As your business grows, you have to walk a fine line. You want to maintain the high level of customer service that’s gained you loyal customers along the way. But you also need to be practical about running your business. You need to make sure you aren’t overworking your employees, or spending so much time per customer that customers overall are having to wait longer for responses.
Automating everything isn’t the answer, because that often means a lower quality of service for customers. So what does it take to scale customer service without alienating customers?
Shifting from one on one to community
After a successful round of radio advertising, Grasshopper found their number of new customers growing much faster than usual. One of the things they did to help keep their customers happy was create a customer community using Influitive, letting customers engage not only with Grasshopper employees, but with other customers. Plans for making it fully self-service are in the works, but in the meantime, customers have been using it to talk with the Grasshopper team about the product and the content that’s being published at the blog.
When your customer base is growing, adding a community like this can help create a tight-knit, high-touch feel, if it’s done correctly. Customers can bond with team members and with other customers, talking about the things they have in common and how they've used your product to make a difference in their life or business.
Dropbox is another example of a fast-growing startup that takes advantage of customer forums, using them for self-service. Their forums are more straight-up self-service, with less customers engaging for the sake of engaging or creating a community amongst themselves.
Of course, forums aren’t a “set it up once and forget it” venture. And assuming that you can set it up and then it’ll run itself can actually lower customer satisfaction levels. This article at MyCustomer goes over some of the mistakes that businesses make when they try to implement customer communities. The main one? Underestimating the amount of moderation and support that can go into creating and maintaining a customer community. You need to factor in for the time that you’ll spend scouring the forums and escalating customer issues to individual tickets when need be, and the time you’ll spend marketing the forum so that your customers know it exists.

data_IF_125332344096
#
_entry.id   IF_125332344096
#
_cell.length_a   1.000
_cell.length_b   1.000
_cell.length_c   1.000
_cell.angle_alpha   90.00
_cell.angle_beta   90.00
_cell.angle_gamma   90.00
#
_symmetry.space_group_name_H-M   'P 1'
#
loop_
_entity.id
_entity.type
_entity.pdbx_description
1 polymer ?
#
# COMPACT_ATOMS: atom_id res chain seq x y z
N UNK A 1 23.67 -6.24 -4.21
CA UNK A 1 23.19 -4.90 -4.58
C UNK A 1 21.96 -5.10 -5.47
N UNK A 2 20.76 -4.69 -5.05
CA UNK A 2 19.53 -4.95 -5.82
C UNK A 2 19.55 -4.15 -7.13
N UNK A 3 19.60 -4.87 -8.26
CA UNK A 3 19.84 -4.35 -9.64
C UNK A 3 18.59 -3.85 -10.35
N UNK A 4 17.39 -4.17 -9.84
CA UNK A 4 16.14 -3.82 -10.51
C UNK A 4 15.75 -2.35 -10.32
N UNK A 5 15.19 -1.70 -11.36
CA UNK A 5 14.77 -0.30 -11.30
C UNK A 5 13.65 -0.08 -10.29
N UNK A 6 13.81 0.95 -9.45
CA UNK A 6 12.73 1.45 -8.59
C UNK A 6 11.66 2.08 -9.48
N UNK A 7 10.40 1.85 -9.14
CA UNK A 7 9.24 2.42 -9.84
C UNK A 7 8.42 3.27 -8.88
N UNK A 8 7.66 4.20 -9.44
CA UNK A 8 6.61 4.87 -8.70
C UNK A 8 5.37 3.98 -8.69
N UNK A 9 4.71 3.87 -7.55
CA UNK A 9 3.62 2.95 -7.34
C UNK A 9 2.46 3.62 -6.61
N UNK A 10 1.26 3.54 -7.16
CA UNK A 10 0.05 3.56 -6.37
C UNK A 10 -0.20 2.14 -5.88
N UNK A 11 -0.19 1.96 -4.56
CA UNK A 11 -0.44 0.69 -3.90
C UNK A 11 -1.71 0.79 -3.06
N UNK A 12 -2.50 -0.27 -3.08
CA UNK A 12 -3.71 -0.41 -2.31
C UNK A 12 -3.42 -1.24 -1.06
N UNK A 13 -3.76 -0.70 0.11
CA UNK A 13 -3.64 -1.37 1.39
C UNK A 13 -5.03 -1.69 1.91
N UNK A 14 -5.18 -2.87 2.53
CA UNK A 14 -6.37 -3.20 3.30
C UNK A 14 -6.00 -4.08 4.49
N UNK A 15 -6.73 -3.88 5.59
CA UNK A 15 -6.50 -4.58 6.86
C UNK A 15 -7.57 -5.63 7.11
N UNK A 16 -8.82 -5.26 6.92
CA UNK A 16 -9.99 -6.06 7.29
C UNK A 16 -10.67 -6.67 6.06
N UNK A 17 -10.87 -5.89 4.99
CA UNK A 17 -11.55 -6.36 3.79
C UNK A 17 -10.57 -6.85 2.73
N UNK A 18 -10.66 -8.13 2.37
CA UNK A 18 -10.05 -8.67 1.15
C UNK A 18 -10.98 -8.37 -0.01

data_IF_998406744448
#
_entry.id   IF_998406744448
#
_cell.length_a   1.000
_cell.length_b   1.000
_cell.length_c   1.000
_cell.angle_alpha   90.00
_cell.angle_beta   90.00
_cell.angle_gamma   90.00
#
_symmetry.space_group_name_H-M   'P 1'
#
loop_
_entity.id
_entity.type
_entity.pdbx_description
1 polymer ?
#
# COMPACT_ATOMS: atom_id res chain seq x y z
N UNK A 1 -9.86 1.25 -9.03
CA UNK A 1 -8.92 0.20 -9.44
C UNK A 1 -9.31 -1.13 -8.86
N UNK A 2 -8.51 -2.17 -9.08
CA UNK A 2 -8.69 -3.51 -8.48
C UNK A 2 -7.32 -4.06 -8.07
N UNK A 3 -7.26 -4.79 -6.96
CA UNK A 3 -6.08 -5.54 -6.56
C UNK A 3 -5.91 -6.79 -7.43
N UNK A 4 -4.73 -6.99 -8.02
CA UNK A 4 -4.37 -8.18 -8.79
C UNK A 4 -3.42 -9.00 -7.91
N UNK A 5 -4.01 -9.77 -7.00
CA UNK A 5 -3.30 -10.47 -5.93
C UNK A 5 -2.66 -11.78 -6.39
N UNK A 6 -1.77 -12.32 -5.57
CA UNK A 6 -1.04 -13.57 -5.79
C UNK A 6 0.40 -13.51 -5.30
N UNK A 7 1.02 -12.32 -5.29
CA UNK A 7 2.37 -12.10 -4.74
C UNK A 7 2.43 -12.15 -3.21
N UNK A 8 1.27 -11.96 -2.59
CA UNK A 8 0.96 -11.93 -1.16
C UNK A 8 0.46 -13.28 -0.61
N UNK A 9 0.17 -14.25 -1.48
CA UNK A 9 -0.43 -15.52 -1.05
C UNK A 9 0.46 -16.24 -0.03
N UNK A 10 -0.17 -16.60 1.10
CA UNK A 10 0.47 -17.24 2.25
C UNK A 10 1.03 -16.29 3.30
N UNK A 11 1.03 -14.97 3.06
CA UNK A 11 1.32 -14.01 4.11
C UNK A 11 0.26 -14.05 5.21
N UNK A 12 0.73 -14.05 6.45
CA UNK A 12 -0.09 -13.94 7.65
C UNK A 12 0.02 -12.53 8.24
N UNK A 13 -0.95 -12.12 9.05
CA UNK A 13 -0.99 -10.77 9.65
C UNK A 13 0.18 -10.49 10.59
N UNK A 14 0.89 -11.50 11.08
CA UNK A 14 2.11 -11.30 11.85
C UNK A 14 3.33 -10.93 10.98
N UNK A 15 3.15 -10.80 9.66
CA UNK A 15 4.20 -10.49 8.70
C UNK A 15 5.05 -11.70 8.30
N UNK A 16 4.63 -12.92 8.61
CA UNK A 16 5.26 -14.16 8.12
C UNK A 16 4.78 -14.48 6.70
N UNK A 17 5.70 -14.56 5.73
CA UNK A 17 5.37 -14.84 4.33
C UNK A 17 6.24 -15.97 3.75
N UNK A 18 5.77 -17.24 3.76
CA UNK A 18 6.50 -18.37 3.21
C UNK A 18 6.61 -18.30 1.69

That said, if done correctly, creating a community for your customers can not only help scale your customer service, but create a value-add for users. It especially makes sense when your customers are united by something other than using your products—a specific mindset or lifestyle that they typically have in common and can talk to each other about. For example, new moms, or business owners in their first year of business, always have a lot to talk to each other about.
Building communities: Resources
- Speaking of creating a value-add for customers, this HBR article goes over four companies that are doing just that, from Amazon featuring top reviewers to Eloqua creating industry awards for outstanding work. It’s a great place to start as you’re brainstorming how your customer community can give back to the customers.
- Brick by Brick is a free guide to building awesome communities that covers everything from moderation to creating engagement and more. It’s not focused on creating self-service communities for customers, but it still has valuable insights that apply.
- The This is Product Management podcast’s second episode was on community. It’s a quick listen, but still has useful information as you get started building your own community.
- The live class is done, but you can still watch the replay of this Platzi course on building and growing online communities, from a member of Product Hunt’s founding team.
As Pronto Marketing has grown from zero customers to over 1,000 active customers, they’ve had to create processes to keep up with their customers. At one point, they were using email, Word attachments, sticky notes, and a white board to organize their customer service team—but it wasn’t enough. In an effort to provide a better customer service experience, while still maintaining a high quality of customer service, they turned to creating internal systems and processes.